You may also want to use a news round-up, in which case, place grouped stories in a single story slot on the worksheet.

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Activity: Running order in pictures (20 mins)

The BBC News website's Day in Pictures is a good example of a picture gallery that tells some of the day's stories in photos and text.

If you have access to slideshow software, create a six-slide gallery and try to tell the story with your captions.


You can only use these images for your School Report work. You must not use them in any other way

Alternatively, cut out photographs from newspapers and/or the school newsletter.

Slide 1 should be the lead story and slide 6 the "and finally". Add captions to each picture to explain the story.

Only use photographs from the BBC website which have AP, PA, AFP or GETTY IMAGES in the right-hand corner; the BBC has gained copyright permission for you to these ones.

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Quiz: Writing news (10 mins)


The online quiz gives you the answers at the end of every question. If you are using the quiz worksheet, the answers can be found here:

This multiple-choice quiz is designed to test your knowledge of how to write scripts and stories.

It also provides real-life scenarios to prompt discussions about the issues that can arise during writing news.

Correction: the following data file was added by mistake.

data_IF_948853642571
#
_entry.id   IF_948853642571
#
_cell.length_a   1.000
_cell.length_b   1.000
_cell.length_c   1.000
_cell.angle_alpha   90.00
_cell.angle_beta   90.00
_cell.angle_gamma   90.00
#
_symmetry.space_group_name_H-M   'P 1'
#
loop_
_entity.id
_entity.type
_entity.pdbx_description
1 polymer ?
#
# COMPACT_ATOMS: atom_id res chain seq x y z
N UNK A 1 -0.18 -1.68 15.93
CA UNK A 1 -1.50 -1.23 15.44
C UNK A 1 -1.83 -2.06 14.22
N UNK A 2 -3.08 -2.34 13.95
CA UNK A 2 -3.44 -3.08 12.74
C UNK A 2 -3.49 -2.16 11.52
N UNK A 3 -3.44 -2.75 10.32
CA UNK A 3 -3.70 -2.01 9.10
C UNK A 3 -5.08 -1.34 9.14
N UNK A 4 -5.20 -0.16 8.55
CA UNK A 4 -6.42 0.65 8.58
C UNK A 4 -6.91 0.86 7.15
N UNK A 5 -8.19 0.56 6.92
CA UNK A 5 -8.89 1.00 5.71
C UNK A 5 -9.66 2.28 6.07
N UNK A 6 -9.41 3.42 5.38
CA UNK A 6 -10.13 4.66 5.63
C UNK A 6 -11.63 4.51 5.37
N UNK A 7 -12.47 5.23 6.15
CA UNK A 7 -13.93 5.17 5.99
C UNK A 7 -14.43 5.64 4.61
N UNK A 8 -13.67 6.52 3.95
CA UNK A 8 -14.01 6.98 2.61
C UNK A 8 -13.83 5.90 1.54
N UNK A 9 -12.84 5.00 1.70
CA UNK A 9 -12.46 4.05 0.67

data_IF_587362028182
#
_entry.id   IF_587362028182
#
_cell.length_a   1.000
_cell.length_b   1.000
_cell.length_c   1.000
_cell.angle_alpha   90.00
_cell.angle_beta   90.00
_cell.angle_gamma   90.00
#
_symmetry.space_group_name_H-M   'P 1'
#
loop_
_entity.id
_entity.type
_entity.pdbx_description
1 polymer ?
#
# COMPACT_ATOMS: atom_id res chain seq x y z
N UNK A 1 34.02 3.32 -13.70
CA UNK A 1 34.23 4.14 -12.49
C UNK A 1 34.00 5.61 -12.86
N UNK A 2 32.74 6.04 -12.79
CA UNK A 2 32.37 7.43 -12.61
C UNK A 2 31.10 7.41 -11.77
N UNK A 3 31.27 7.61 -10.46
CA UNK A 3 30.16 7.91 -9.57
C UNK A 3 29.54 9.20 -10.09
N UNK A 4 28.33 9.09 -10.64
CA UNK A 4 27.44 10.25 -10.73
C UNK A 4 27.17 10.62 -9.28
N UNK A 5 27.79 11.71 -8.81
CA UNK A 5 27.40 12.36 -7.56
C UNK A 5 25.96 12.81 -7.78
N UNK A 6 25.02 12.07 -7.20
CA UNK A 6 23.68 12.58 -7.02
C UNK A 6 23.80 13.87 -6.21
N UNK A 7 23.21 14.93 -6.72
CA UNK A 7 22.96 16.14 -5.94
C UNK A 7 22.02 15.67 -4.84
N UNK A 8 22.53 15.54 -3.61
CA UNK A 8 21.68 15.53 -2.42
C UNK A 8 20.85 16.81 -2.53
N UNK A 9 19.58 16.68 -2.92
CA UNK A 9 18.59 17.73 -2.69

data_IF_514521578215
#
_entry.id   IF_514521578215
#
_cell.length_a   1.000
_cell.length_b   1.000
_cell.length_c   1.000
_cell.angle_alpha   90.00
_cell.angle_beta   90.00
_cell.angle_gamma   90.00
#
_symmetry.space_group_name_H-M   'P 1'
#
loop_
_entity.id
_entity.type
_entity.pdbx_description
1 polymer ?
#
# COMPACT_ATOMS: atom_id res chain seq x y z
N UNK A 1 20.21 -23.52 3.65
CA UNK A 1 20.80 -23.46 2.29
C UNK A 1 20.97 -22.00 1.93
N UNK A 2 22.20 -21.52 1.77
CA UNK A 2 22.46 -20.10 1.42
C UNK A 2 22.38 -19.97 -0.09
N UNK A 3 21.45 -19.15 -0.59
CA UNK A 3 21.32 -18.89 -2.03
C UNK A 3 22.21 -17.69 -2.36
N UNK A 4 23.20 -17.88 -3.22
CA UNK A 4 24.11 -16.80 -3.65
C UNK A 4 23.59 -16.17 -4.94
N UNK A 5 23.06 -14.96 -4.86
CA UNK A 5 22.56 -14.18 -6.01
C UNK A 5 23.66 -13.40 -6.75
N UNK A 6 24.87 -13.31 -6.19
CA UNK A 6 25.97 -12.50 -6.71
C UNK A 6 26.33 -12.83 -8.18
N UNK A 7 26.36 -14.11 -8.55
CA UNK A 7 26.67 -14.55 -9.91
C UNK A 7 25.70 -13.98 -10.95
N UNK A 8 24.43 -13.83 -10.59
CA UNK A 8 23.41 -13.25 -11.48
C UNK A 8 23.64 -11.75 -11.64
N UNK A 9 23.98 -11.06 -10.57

Pupils can take the above quiz online, either on this page or on a separate page which is easier to email and distribute at school; a low-tech alternative would be to print out this worksheet:

Quiz: Writing news

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Quiz: Writing news

This is your chance to see just how much you know about writing a good news story.

1.) Writing news

Journalists use language that is clear, * and correct.

  1. concise
  2. cool
  3. crafty

2.) Writing news

Journalists' language is simple and to the point. Which of the following phrases is the best example?

  1. Police hit out as demonstrators make point
  2. Riot police used shields to push demonstrators back
  3. Demonstrators show their emotions as police get involved in clash

3.) Writing news

Which of the following will help make your report more interesting?

  1. Made-up facts
  2. Quotes from key interviewees
  3. Exclamation marks!!!

4.) Writing news

Which of these is most likely to annoy readers?

  1. Jargon
  2. Big chunks of text
  3. Inaccurate spelling and grammar